It's like... Ukrainian: чай Russian: чай Belarusian: чай Czech: čaj Slovak: čaj Bulgarian: чай Serbian: чаj Croatian: čaj Bosnian: čaj Makedonian: чай Polish: … Czech: Polish nO. Czech: YOU DON'T-- Polish: HERBATA! All the family: oh, the little rebel!
Meanwhile in Belarusian is still two variants for tea: чай (czaj) and гарбата (harbata).
So is czaj(which is a word in Polish, BTW, but only used in prison slang these days) and funnily enough, both are from Chinese, only the czaj version also passed through Persian. ;)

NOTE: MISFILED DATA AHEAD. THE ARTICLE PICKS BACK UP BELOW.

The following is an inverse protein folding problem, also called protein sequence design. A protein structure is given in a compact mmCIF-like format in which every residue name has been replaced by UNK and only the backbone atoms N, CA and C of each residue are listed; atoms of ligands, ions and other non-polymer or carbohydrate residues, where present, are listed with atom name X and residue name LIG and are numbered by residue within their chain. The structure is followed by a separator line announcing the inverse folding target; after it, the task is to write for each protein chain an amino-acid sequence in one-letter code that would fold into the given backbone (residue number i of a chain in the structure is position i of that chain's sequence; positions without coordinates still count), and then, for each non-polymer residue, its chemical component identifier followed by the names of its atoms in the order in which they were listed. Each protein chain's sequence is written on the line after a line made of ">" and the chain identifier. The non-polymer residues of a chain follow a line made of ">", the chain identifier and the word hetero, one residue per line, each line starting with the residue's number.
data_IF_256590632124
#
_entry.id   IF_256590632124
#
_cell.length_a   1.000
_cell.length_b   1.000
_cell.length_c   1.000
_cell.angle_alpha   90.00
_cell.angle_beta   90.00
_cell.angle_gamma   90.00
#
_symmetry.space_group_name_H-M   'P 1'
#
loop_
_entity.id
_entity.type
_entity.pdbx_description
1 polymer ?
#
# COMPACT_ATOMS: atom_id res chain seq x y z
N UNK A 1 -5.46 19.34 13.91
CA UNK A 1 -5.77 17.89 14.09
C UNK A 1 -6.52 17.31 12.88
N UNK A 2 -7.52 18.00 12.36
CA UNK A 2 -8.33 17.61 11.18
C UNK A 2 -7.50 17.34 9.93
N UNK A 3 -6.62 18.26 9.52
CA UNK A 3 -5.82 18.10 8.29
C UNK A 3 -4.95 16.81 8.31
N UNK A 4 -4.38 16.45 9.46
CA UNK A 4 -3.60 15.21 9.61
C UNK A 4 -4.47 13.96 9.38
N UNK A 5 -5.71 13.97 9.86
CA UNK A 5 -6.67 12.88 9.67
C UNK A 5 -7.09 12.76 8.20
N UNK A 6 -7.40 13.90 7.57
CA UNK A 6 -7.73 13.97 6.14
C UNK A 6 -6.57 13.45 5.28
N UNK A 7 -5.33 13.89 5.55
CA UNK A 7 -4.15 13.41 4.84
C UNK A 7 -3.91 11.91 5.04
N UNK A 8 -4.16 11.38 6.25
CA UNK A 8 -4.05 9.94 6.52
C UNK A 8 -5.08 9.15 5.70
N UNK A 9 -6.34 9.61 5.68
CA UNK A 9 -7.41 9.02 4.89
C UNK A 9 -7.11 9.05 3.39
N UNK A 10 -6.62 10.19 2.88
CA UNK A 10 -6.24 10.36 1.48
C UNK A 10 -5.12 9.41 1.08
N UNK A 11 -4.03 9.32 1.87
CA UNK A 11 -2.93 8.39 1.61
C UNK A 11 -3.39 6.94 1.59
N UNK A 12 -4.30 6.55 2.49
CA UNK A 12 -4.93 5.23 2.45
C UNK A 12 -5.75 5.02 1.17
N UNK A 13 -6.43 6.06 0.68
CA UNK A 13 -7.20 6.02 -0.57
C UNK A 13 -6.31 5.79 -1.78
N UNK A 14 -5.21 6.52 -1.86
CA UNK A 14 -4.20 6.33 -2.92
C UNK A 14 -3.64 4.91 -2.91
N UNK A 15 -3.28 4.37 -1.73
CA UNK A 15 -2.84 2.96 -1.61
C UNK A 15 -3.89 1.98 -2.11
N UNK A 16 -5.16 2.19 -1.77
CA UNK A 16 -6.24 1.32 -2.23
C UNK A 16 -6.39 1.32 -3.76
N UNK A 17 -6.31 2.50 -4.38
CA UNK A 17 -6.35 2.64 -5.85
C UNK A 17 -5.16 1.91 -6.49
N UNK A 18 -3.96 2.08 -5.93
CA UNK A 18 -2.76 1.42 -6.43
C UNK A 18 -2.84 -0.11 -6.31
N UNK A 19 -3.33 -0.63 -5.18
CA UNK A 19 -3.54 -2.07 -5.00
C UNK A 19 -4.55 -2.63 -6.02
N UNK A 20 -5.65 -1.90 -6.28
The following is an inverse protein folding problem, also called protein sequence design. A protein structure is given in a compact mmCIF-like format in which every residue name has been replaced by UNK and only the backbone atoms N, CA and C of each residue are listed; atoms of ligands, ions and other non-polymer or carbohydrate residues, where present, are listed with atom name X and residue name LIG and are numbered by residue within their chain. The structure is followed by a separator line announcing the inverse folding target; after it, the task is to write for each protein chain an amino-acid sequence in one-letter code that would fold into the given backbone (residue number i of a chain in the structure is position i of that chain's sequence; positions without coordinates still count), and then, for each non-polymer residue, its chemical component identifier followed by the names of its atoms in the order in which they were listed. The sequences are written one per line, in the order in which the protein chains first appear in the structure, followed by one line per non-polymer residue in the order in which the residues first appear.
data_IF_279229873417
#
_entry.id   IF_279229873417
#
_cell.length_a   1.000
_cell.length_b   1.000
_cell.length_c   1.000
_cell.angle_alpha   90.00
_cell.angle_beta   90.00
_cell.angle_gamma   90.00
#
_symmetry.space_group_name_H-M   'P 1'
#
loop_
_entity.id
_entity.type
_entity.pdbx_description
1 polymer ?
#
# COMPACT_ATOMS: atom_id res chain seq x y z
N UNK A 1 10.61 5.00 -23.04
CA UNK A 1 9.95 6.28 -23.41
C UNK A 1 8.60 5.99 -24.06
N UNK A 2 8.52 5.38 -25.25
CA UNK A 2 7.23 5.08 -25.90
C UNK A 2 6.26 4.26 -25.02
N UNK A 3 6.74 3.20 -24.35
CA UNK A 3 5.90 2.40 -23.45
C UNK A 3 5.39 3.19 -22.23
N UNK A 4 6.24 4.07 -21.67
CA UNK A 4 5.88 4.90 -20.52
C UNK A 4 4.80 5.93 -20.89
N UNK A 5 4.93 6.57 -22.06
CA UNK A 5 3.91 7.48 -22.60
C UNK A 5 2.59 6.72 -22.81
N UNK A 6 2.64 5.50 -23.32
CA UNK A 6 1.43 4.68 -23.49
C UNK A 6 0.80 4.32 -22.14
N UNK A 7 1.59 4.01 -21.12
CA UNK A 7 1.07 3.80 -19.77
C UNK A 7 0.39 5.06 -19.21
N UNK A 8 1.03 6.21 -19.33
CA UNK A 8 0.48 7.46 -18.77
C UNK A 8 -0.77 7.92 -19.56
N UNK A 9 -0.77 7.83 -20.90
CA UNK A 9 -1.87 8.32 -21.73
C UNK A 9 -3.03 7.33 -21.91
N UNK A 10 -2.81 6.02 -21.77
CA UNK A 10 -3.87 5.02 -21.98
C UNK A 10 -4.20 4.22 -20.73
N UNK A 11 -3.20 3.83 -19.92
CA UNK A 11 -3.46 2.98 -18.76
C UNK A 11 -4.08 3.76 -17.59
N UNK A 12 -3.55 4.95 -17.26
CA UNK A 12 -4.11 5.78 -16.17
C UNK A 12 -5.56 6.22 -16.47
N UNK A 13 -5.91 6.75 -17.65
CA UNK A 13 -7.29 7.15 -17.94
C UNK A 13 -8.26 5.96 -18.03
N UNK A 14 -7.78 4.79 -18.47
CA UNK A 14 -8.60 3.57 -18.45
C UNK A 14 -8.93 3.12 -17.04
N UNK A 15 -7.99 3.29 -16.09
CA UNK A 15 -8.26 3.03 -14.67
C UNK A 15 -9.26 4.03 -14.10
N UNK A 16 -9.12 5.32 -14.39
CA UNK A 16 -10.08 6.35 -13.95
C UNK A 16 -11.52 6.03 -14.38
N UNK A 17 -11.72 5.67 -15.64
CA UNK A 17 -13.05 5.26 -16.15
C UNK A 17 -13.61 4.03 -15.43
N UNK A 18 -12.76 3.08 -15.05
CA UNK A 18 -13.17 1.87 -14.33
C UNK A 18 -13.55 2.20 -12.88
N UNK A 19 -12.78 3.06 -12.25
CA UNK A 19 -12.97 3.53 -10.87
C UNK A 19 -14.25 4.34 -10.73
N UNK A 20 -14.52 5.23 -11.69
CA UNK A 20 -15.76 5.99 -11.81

Based on which word is used for Tea, you can easily identify how given nation came in contact with Tea first – in case of other Slavic nations it's through Turkey and/or Middle East, while Poland first came in contact with it from Dutch East India Company trade, like most of the northern Europe.
There is a pretty good article about it on Wikipedia.
"h" and "ch" are the same sound, it's a matter of orthography. If you wrote "cherbata" you would look like an uneducated Polish person. Luckily it seems that learners almost don't make orthographic mistakes because they learn the writing anyway :D
P.S. Actually, people living near the Eastern or Southern border may pronounce them a bit differently, true. "h" would be more voiced then. But it's regional.